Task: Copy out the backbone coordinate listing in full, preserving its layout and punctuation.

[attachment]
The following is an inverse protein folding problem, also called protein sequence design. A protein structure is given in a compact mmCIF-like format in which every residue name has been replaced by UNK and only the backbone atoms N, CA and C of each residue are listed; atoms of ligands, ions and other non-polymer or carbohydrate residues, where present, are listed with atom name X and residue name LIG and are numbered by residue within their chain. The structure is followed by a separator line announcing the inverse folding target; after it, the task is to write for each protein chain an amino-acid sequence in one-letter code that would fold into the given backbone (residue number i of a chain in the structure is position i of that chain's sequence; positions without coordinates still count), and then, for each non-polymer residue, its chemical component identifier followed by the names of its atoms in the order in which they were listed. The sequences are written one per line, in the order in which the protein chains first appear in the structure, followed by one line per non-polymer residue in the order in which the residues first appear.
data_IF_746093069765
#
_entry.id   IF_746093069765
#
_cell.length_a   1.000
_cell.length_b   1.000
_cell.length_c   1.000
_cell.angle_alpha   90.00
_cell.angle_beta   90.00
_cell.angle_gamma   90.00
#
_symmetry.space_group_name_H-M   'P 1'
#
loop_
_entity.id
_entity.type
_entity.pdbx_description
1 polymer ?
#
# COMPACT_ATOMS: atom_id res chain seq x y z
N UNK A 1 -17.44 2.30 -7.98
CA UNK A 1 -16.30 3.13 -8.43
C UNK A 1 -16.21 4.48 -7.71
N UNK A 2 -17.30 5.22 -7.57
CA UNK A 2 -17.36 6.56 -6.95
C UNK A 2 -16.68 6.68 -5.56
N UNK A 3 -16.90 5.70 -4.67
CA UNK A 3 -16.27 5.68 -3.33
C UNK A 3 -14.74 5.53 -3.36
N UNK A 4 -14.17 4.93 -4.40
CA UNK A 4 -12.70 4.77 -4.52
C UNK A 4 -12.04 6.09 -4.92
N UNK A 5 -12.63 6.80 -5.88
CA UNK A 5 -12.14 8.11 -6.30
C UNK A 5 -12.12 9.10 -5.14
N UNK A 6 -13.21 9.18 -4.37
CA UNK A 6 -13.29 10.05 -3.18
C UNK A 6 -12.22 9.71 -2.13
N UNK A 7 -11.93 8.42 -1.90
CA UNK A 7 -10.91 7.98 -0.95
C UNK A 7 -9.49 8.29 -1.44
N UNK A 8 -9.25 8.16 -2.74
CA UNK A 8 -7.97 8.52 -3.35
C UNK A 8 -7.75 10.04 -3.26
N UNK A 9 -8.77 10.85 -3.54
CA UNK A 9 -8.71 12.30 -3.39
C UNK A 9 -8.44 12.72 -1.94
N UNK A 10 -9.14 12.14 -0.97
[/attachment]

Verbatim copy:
The following is an inverse protein folding problem, also called protein sequence design. A protein structure is given in a compact mmCIF-like format in which every residue name has been replaced by UNK and only the backbone atoms N, CA and C of each residue are listed; atoms of ligands, ions and other non-polymer or carbohydrate residues, where present, are listed with atom name X and residue name LIG and are numbered by residue within their chain. The structure is followed by a separator line announcing the inverse folding target; after it, the task is to write for each protein chain an amino-acid sequence in one-letter code that would fold into the given backbone (residue number i of a chain in the structure is position i of that chain's sequence; positions without coordinates still count), and then, for each non-polymer residue, its chemical component identifier followed by the names of its atoms in the order in which they were listed. The sequences are written one per line, in the order in which the protein chains first appear in the structure, followed by one line per non-polymer residue in the order in which the residues first appear.
data_IF_746093069765
#
_entry.id   IF_746093069765
#
_cell.length_a   1.000
_cell.length_b   1.000
_cell.length_c   1.000
_cell.angle_alpha   90.00
_cell.angle_beta   90.00
_cell.angle_gamma   90.00
#
_symmetry.space_group_name_H-M   'P 1'
#
loop_
_entity.id
_entity.type
_entity.pdbx_description
1 polymer ?
#
# COMPACT_ATOMS: atom_id res chain seq x y z
N UNK A 1 -17.44 2.30 -7.98
CA UNK A 1 -16.30 3.13 -8.43
C UNK A 1 -16.21 4.48 -7.71
N UNK A 2 -17.30 5.22 -7.57
CA UNK A 2 -17.36 6.56 -6.95
C UNK A 2 -16.68 6.68 -5.56
N UNK A 3 -16.90 5.70 -4.67
CA UNK A 3 -16.27 5.68 -3.33
C UNK A 3 -14.74 5.53 -3.36
N UNK A 4 -14.17 4.93 -4.40
CA UNK A 4 -12.70 4.77 -4.52
C UNK A 4 -12.04 6.09 -4.92
N UNK A 5 -12.63 6.80 -5.88
CA UNK A 5 -12.14 8.11 -6.30
C UNK A 5 -12.12 9.10 -5.14
N UNK A 6 -13.21 9.18 -4.37
CA UNK A 6 -13.29 10.05 -3.18
C UNK A 6 -12.22 9.71 -2.13
N UNK A 7 -11.93 8.42 -1.90
CA UNK A 7 -10.91 7.98 -0.95
C UNK A 7 -9.49 8.29 -1.44
N UNK A 8 -9.25 8.16 -2.74
CA UNK A 8 -7.97 8.52 -3.35
C UNK A 8 -7.75 10.04 -3.26
N UNK A 9 -8.77 10.85 -3.54
CA UNK A 9 -8.71 12.30 -3.39
C UNK A 9 -8.44 12.72 -1.94
N UNK A 10 -9.14 12.14 -0.97